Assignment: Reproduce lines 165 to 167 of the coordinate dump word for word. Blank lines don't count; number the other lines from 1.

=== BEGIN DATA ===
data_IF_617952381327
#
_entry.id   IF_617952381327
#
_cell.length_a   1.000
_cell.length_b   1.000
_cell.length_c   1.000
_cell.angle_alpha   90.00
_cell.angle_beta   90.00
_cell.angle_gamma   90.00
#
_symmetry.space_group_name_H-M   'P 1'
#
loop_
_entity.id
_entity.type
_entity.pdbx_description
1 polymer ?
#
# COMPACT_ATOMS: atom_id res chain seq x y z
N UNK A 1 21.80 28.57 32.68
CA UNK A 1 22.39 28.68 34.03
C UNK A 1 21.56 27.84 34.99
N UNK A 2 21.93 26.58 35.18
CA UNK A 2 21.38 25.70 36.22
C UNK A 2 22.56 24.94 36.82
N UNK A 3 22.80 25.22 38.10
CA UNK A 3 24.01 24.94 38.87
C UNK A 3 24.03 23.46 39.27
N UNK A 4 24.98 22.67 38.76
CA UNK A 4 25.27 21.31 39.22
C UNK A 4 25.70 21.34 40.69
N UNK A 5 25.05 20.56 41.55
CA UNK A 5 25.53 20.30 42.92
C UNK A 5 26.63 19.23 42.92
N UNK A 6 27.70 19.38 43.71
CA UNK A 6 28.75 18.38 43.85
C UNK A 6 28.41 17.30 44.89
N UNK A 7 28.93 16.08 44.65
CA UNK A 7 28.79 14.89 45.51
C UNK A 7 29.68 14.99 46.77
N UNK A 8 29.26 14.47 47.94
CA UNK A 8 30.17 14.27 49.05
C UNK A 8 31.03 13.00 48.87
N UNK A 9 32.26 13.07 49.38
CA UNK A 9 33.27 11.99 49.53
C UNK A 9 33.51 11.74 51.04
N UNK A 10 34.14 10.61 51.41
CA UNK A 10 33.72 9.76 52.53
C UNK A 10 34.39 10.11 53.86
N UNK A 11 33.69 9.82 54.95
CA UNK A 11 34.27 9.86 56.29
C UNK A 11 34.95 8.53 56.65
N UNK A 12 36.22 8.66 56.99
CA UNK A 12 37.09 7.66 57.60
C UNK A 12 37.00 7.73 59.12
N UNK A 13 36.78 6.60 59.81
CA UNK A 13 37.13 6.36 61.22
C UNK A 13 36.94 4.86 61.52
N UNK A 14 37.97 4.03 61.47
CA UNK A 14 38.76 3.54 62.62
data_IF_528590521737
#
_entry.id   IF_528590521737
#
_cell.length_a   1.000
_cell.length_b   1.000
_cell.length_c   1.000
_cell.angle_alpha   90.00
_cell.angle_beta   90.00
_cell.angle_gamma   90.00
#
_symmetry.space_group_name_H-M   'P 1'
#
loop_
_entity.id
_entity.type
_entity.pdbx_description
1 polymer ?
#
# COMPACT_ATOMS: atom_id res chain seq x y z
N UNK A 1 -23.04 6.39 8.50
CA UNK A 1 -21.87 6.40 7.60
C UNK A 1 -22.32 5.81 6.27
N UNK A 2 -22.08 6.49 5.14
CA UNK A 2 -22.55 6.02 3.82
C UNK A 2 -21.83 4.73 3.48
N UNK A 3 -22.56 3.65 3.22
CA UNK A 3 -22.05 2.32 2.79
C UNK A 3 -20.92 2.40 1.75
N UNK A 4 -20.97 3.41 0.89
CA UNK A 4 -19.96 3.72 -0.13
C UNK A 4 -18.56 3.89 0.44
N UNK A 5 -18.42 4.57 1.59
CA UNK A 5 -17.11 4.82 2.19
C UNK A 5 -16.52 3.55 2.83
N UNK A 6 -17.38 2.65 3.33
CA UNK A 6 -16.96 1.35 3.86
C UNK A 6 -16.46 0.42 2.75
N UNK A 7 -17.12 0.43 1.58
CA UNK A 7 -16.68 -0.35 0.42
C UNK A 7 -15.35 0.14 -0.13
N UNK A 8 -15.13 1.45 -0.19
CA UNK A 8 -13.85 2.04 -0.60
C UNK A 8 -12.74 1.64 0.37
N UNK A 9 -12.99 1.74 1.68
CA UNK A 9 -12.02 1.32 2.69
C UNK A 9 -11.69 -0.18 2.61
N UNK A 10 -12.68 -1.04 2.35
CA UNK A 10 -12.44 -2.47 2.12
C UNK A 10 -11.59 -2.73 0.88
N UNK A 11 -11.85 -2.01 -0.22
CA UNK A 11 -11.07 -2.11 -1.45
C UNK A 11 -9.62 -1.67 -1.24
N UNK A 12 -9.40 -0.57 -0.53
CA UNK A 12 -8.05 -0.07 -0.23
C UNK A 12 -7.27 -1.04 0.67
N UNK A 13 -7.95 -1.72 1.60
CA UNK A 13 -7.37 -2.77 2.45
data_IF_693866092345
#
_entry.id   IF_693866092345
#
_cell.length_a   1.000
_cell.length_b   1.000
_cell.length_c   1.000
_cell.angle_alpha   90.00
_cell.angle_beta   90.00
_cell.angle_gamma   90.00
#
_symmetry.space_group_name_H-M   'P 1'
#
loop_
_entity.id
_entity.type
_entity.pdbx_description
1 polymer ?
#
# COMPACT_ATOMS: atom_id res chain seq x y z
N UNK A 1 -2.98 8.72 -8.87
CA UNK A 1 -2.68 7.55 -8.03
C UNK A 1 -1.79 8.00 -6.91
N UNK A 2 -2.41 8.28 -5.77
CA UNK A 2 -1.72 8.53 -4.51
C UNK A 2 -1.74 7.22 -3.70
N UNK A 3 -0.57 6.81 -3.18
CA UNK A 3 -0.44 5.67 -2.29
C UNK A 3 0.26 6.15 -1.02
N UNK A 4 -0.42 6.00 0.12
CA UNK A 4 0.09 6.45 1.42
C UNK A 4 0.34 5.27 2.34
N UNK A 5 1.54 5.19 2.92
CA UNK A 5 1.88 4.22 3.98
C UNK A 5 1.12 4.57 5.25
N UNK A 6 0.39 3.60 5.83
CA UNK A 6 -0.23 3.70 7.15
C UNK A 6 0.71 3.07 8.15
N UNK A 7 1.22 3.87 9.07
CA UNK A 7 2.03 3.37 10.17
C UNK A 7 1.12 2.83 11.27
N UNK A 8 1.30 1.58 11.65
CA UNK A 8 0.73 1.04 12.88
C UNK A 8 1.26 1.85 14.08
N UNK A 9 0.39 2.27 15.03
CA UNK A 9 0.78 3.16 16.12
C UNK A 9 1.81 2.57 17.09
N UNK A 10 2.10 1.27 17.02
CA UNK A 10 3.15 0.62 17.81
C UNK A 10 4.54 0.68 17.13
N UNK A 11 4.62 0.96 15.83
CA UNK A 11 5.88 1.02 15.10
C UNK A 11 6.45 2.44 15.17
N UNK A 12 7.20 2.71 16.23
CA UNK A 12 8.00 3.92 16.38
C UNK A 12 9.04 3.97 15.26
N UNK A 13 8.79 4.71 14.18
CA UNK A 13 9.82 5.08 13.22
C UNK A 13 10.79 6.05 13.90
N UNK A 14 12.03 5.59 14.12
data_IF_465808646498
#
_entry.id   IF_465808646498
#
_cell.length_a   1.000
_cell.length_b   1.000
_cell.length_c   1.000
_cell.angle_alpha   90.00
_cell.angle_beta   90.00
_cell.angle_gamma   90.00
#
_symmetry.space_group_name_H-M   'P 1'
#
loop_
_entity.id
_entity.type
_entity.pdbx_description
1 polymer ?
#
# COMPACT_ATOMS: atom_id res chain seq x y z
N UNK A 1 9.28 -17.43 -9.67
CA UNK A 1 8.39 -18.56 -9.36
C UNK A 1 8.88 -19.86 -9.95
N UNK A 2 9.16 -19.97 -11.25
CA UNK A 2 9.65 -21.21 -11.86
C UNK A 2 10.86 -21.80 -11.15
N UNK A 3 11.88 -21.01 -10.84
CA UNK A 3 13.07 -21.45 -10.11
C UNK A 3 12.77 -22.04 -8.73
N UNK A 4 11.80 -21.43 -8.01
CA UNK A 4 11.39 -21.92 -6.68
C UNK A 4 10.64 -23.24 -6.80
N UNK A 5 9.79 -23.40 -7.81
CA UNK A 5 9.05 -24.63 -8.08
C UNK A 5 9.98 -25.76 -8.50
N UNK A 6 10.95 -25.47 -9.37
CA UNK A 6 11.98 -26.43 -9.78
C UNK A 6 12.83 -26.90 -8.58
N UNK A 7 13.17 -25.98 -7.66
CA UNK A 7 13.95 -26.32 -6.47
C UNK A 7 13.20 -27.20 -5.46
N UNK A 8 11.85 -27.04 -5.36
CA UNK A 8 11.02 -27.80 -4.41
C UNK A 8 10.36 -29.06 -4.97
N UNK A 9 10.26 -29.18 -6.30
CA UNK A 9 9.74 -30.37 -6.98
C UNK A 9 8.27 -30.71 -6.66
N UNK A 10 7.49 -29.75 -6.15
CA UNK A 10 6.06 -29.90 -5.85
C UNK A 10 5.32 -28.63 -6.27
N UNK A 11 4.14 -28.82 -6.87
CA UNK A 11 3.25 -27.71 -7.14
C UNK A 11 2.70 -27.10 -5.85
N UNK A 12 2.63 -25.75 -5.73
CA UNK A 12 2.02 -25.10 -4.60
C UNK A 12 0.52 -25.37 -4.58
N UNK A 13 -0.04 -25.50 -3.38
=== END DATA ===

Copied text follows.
CA UNK A 9 0.78 3.16 16.12
C UNK A 9 1.81 2.57 17.09
N UNK A 10 2.10 1.27 17.02